The city has convened meetings of business people, academics, planning experts and other stakeholders. It hired engineers with federal grant money it won in October 2011 to study transit alternatives.
Last year, a consensus emerged on a preferred route for a Downtown “circulator” — a public transportation route, or series of routes, that would quickly move people around the core of the city.
Now Boise is inviting the public to review its analysis of the circulator proposal. The city is holding an open house event Tuesday at City Hall for people to learn more and weigh in on the route and which vehicle the circulator should employ.
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The open house is scheduled to start at 11 a.m. and end at 7 p.m. in the lobby of City Hall, located at 150 N. Capitol Blvd.
This process stands in contrast to the last time Boise rolled out a plan for a Downtown circulator. That was in 2009, when Mayor David Bieter got behind a mission to build a $70 million rail-based streetcar system. But the public and business community balked, and the city ultimately backed off.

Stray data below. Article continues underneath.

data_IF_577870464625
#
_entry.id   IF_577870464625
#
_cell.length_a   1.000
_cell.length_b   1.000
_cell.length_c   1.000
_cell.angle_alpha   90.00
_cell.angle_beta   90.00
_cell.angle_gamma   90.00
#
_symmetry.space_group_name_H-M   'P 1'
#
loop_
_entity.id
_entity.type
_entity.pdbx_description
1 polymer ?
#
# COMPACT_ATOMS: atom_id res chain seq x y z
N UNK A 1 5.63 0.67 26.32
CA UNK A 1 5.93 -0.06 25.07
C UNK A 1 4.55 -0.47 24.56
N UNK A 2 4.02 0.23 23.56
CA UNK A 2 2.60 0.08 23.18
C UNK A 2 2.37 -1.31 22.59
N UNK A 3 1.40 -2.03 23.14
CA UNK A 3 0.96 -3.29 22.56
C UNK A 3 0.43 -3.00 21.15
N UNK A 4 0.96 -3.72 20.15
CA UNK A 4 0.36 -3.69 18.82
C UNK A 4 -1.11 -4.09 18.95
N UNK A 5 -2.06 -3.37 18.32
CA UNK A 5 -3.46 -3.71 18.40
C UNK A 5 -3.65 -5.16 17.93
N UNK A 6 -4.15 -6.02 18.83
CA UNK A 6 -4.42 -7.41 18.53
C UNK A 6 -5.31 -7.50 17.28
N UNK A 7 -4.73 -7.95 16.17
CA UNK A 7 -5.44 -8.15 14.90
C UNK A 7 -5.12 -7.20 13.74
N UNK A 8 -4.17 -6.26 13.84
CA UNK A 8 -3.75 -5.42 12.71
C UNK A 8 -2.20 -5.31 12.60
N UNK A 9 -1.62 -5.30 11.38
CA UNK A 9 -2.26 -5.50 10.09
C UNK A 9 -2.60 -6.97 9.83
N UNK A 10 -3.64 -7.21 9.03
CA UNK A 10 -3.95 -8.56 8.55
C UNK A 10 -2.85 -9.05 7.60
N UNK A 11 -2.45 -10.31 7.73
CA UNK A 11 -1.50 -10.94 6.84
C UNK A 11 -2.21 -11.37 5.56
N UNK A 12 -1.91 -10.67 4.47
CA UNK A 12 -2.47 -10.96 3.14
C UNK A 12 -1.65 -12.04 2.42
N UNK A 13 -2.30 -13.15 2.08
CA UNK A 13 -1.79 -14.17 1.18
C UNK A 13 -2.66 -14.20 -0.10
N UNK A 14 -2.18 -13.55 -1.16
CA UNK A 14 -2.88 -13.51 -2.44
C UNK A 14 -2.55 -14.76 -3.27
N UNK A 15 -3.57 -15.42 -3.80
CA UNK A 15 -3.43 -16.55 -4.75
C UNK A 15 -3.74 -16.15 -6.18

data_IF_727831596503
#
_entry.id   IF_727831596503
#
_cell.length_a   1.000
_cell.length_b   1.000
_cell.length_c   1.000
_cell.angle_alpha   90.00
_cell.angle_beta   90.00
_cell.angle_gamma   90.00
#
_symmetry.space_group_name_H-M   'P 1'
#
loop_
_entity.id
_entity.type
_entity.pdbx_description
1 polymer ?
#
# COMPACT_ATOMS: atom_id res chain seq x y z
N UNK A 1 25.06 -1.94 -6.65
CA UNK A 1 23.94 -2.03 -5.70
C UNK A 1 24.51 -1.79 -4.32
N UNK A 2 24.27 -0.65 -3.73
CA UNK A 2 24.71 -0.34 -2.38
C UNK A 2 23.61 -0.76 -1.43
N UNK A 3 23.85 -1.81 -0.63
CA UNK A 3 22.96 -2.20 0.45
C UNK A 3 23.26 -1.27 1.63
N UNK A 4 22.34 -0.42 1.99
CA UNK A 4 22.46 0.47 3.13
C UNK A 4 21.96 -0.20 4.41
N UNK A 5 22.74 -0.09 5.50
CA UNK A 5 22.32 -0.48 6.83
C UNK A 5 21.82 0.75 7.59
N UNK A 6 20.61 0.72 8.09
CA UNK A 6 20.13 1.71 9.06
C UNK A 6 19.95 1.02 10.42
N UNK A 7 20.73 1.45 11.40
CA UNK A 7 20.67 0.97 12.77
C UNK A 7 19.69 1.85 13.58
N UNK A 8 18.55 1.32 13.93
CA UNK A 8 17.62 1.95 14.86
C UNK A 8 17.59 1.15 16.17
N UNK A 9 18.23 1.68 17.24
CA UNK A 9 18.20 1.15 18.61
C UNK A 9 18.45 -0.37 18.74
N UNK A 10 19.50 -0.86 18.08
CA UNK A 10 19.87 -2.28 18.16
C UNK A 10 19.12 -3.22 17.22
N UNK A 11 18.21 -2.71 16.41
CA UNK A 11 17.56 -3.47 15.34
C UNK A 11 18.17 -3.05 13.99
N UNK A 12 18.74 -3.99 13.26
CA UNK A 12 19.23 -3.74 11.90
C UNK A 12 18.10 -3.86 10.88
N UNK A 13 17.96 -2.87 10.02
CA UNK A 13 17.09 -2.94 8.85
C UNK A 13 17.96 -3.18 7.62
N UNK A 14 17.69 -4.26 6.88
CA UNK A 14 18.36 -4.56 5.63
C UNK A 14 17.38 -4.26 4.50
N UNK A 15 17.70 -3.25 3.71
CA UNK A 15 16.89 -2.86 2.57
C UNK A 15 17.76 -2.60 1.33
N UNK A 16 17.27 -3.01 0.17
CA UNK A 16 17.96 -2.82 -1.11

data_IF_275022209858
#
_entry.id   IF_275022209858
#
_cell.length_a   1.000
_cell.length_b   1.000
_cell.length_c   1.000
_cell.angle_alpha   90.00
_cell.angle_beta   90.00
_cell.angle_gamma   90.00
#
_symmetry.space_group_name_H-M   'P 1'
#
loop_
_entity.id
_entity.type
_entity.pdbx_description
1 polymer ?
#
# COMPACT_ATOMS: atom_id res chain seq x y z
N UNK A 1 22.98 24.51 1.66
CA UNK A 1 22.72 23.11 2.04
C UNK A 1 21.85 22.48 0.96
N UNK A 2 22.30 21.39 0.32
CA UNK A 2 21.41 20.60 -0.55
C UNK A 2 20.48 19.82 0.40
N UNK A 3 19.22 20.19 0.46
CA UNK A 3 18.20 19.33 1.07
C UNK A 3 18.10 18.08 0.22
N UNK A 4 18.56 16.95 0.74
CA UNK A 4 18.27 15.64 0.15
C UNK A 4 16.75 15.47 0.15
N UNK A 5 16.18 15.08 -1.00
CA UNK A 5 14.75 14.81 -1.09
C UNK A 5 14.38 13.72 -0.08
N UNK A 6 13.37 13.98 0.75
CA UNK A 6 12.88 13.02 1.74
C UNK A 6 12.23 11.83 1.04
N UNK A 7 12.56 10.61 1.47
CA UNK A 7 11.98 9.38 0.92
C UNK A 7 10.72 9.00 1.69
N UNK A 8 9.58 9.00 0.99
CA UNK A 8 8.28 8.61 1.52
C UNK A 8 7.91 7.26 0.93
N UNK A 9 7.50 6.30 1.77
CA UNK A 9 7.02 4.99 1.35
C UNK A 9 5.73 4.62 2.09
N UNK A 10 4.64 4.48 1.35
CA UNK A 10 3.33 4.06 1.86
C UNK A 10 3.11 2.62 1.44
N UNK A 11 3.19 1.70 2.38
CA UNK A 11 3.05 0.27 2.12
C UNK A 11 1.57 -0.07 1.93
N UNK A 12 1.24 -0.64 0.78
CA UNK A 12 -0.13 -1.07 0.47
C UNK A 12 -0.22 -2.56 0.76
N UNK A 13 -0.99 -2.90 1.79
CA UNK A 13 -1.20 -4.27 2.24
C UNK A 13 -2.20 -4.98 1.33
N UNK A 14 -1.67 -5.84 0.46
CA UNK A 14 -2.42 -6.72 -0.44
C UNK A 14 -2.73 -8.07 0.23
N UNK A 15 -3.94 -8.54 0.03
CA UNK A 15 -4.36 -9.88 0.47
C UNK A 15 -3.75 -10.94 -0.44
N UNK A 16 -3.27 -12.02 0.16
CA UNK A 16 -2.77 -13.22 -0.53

Bieter, though, has never given up on his belief that a Downtown rail-based transit system would be a boon to Boise’s economy and culture.
The proposed route from last year remains unchanged. It is a T-shape circuit that runs north-south between Boise State University’s main campus and Main Street. The east-west branch runs along Main and Idaho streets between 15th Street and the St. Luke’s campus near Broadway Avenue. A tail route on University Drive extends from Capitol Boulevard to the BSU Student Union Building.
City spokesman Colin Hickman said there’s been no decision on whether the vehicle that that travels the route should be a bus or a train.
Each mode has tradeoffs. The train would cost far more upfront — more than $100 million, compared to perhaps $25 million for new buses — and substantially more to operate yearly, according to estimates calculated with the help of an engineering consultant. But those same estimates predict the rail system would attract hundreds more riders per day and induce much greater economic development.
Boise staff hopes to finalize a circulator proposal and present it to the City Council for approval this spring, Hickman said. If the council approves the plan, the city could start looking for ways to fund it, such as through grants or taxes.